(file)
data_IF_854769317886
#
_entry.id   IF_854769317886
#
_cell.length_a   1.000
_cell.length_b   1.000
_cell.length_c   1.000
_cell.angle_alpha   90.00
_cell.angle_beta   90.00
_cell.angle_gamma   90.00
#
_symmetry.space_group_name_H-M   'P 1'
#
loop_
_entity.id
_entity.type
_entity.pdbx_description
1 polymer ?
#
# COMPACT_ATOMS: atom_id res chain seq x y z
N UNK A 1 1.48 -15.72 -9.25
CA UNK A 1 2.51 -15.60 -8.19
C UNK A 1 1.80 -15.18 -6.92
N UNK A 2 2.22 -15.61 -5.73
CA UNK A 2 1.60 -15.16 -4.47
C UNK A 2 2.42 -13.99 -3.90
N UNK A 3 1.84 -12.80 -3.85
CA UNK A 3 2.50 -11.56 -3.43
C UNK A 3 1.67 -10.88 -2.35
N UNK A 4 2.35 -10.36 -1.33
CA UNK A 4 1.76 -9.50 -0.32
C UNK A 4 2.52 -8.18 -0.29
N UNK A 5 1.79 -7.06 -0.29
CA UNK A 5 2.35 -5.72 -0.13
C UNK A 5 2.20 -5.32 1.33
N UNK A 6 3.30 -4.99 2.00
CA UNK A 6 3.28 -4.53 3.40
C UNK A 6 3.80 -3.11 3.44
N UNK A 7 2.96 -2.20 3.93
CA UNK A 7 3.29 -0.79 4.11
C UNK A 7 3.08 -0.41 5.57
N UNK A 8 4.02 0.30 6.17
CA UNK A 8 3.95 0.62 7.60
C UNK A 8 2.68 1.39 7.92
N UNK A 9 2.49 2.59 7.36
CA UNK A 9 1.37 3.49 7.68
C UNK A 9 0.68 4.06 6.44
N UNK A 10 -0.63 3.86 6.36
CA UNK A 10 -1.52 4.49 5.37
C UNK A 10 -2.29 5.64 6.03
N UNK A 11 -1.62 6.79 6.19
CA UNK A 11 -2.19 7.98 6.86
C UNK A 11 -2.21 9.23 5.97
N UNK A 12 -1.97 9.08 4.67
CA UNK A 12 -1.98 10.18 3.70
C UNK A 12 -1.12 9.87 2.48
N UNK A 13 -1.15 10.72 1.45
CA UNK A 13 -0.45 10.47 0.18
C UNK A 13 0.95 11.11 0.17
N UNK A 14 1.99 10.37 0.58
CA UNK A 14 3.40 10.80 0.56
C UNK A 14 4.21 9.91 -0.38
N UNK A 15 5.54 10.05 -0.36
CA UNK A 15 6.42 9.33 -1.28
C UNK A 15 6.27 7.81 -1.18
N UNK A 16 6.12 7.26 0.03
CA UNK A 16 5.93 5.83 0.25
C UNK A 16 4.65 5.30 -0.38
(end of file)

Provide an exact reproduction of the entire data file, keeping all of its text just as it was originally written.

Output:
data_IF_854769317886
#
_entry.id   IF_854769317886
#
_cell.length_a   1.000
_cell.length_b   1.000
_cell.length_c   1.000
_cell.angle_alpha   90.00
_cell.angle_beta   90.00
_cell.angle_gamma   90.00
#
_symmetry.space_group_name_H-M   'P 1'
#
loop_
_entity.id
_entity.type
_entity.pdbx_description
1 polymer ?
#
# COMPACT_ATOMS: atom_id res chain seq x y z
N UNK A 1 1.48 -15.72 -9.25
CA UNK A 1 2.51 -15.60 -8.19
C UNK A 1 1.80 -15.18 -6.92
N UNK A 2 2.22 -15.61 -5.73
CA UNK A 2 1.60 -15.16 -4.47
C UNK A 2 2.42 -13.99 -3.90
N UNK A 3 1.84 -12.80 -3.85
CA UNK A 3 2.50 -11.56 -3.43
C UNK A 3 1.67 -10.88 -2.35
N UNK A 4 2.35 -10.36 -1.33
CA UNK A 4 1.76 -9.50 -0.32
C UNK A 4 2.52 -8.18 -0.29
N UNK A 5 1.79 -7.06 -0.29
CA UNK A 5 2.35 -5.72 -0.13
C UNK A 5 2.20 -5.32 1.33
N UNK A 6 3.30 -4.99 2.00
CA UNK A 6 3.28 -4.53 3.40
C UNK A 6 3.80 -3.11 3.44
N UNK A 7 2.96 -2.20 3.93
CA UNK A 7 3.29 -0.79 4.11
C UNK A 7 3.08 -0.41 5.57
N UNK A 8 4.02 0.30 6.17
CA UNK A 8 3.95 0.62 7.60
C UNK A 8 2.68 1.39 7.92
N UNK A 9 2.49 2.59 7.36
CA UNK A 9 1.37 3.49 7.68
C UNK A 9 0.68 4.06 6.44
N UNK A 10 -0.63 3.86 6.36
CA UNK A 10 -1.52 4.49 5.37
C UNK A 10 -2.29 5.64 6.03
N UNK A 11 -1.62 6.79 6.19
CA UNK A 11 -2.19 7.98 6.86
C UNK A 11 -2.21 9.23 5.97
N UNK A 12 -1.97 9.08 4.67
CA UNK A 12 -1.98 10.18 3.70
C UNK A 12 -1.12 9.87 2.48
N UNK A 13 -1.15 10.72 1.45
CA UNK A 13 -0.45 10.47 0.18
C UNK A 13 0.95 11.11 0.17
N UNK A 14 1.99 10.37 0.58
CA UNK A 14 3.40 10.80 0.56
C UNK A 14 4.21 9.91 -0.38
N UNK A 15 5.54 10.05 -0.36
CA UNK A 15 6.42 9.33 -1.28
C UNK A 15 6.27 7.81 -1.18
N UNK A 16 6.12 7.26 0.03
CA UNK A 16 5.93 5.83 0.25
C UNK A 16 4.65 5.30 -0.38